Using the polymorphic open-closed principle, we are implementing interfaces rather than just base and subclasses. The result is classes that are open to extensibility through interface implementation but closed to change. Another result is loose coupling between classes.

Liskov Substitution Principle

In the Liskov substitution principle, a derived class must accurately replace its base class such that any object must be able to use a derived class in place of its base class and not know it.

The goal is that our code can count on the same behavior when using a subclass as when using its base class. If this were not the case, then the idea of classes being extensible is thrown out the door. Each time a new subclass is created, every bit of code would need to have new unit tests created, be re-tested, and be generally treated as wholly new code rather than an extension of existing code.

The challenge with the Liskov substitution principle is that it's harder to guarantee and enforce. This is because much of its behavior cannot be enforced by the compiler and must be done through code review. For example, the compiler can help us with abstract classes, overrides, and interface implementation. But it cannot help us enforce the actual behavior that occurs behind a method that is implemented. We must ensure that an overridden method’s validation rules are comparable to what is being overridden. We might get away with being less restrictive, but if we are more restrictive it may change fundamental behavior.

Tests are another way to help verify that this principle is being followed. Proper unit tests could catch differences between base classes and derived class implementations. So proper test cases and corresponding unit tests are important, especially in situations where a lot of base class and subclass creation is occurring.

Interface Segregation Principle

In the interface segregation principle, a class interface should have a specific purpose, and objects using that interface shouldn’t be forced to use an interface that doesn’t fit their exact needs.

It’s important to keep this in mind as we are applying the other SOLID principles, like the Polymorphic Open-Closed Principle, where interfaces play an important role in good design. The goal of interface segregation is to create code for a specific purpose and to make that code available and used only where it needs to be used.

Pulling from our report builder example above, let’s review the print feature. As we add multiple print capabilities like PDF, file, and printer, we can end up having different print features across each print capability. For example, both the PDF and the file print capability would need options for saving the report to a file location. But the printer capability would not. The printer capability may have options to set print quality and color, but those options don’t make sense for PDF and file.

Therefore, all three print capabilities may implement an interface with only the common methods to all. But PDF and file print capabilities may also implement an additional interface specific to file location methods. The printer capability may also implement an additional interface specific to print quality and color methods.

This approach allows for the printer class to be used for printing, without the confusion or bugginess around why the interface implements methods for file location. The result is interfaces segregated for specific purposes.

Dependency Inversion Principle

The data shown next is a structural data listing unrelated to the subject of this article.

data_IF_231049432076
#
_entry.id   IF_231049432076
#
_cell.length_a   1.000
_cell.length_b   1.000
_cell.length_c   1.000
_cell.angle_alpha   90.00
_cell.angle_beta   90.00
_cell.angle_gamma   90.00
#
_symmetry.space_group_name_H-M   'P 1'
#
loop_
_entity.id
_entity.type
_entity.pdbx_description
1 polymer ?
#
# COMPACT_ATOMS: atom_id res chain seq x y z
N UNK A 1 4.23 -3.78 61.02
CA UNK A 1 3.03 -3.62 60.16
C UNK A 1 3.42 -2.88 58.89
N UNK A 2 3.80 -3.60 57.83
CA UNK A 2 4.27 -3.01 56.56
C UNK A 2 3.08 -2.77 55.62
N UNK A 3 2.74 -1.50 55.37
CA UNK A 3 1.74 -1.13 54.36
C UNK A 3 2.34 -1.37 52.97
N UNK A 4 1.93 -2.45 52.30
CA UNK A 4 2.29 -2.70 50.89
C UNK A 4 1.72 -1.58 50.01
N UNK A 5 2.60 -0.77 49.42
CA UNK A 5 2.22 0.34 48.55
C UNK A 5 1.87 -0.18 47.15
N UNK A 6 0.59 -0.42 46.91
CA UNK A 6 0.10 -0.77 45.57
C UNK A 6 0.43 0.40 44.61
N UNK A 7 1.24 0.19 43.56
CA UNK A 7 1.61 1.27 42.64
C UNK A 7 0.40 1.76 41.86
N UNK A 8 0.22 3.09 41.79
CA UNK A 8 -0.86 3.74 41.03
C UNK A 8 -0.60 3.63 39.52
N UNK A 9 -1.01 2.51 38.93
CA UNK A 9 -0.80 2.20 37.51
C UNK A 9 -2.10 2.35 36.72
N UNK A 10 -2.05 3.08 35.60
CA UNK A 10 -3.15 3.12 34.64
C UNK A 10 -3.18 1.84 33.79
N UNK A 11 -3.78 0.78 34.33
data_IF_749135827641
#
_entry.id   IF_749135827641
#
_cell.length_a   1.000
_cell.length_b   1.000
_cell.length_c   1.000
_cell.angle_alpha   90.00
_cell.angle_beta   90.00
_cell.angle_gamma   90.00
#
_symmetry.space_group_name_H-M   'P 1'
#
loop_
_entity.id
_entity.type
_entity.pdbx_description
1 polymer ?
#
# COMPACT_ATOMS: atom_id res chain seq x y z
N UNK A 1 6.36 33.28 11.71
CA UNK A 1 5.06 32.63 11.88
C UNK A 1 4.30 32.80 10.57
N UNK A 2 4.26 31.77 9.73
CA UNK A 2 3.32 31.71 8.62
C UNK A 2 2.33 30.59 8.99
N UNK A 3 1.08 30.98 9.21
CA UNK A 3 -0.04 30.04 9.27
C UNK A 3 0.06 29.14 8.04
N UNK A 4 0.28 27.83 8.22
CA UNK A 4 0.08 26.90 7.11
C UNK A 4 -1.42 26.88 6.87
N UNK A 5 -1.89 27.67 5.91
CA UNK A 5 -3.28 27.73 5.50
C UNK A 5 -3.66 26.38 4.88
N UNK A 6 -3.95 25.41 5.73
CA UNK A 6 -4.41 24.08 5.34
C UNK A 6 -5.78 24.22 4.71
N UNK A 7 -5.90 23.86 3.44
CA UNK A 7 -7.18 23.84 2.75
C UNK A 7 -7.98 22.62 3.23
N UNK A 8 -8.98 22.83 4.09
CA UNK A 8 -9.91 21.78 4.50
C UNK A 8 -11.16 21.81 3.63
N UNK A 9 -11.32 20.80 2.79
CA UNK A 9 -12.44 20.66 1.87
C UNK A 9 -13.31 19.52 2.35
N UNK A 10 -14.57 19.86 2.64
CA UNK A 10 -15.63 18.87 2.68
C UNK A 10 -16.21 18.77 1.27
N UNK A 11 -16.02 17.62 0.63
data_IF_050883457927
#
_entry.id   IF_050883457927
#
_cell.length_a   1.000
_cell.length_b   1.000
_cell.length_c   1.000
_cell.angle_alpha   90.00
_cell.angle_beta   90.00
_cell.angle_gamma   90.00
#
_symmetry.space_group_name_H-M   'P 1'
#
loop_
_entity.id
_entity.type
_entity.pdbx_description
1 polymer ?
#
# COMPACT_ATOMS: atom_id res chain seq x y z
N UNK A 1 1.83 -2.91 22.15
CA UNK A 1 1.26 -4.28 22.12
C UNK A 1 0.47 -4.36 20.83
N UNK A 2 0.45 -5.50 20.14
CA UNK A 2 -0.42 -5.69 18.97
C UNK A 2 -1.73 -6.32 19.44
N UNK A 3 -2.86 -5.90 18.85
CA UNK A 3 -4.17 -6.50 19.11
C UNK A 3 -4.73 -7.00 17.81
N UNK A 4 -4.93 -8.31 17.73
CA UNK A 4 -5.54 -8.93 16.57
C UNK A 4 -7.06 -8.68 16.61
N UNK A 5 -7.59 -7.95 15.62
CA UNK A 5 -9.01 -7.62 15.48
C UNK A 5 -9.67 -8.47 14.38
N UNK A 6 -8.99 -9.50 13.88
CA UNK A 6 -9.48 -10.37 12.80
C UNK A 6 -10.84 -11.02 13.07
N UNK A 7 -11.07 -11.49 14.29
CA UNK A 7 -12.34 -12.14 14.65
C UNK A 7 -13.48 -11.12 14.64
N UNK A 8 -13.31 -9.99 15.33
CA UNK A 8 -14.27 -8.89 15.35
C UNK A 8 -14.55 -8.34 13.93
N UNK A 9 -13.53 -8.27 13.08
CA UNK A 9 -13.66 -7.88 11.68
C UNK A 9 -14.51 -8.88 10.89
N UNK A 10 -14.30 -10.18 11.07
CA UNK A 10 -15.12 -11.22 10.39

In dependency inversion, the goal is to invert dependency decisions so that concrete object instantiations are made late instead of early. So, depend on abstractions and not concretions, as much as possible.

The value of dependency inversion is loose coupling, and this leads to all kinds of other positive outcomes too. A classic example is testing. A common practice is to “mock” certain dependencies in order to plug in stub or test code. Using constructor injection, one of the three forms of dependency injection, a database layer can be mocked such that a test data result is returned to a function in order to test that function rather than making an actual database call.

Let’s use our report builder for another example. The core code that builds the report before it is printed might use an in-memory approach to building the report. If that in-memory approach is coded as a separate interface-driven class using constructor injection, it would be easy and quick work to replace that in-memory approach with one that writes everything to disk as it is doing it. This may make testing easier because a work file could be reviewed as part of testing to see exactly what is happening. And this injection of a test file approach can be done with no changes to the core report builder logic, thanks to dependency inversion.

There are three main forms of dependency injection: constructor injection, property injection, and method injection. Each has its merits in particular situations. Constructor injection is by far the most common form of dependency inversion.

The service locator pattern is another common form of dependency inversion. The service locator pattern is actually built in to some frameworks like ASP.NET Core.

Dependency inversion is common across many languages and is a very effective way to improve testing and overall code design.

Wrap-Up: SOLID Coding Principles

SOLID coding principles are object-oriented programming practices that result in more maintainable, less buggy code. These principles, single responsibility, polymorphic open-closed, liskov substitution, interface segregation, and dependency inversion, can be applied to many different languages.

I hope this article and its simple examples has peeked your interest and makes you want to dig in more and apply SOLID principles on your next project.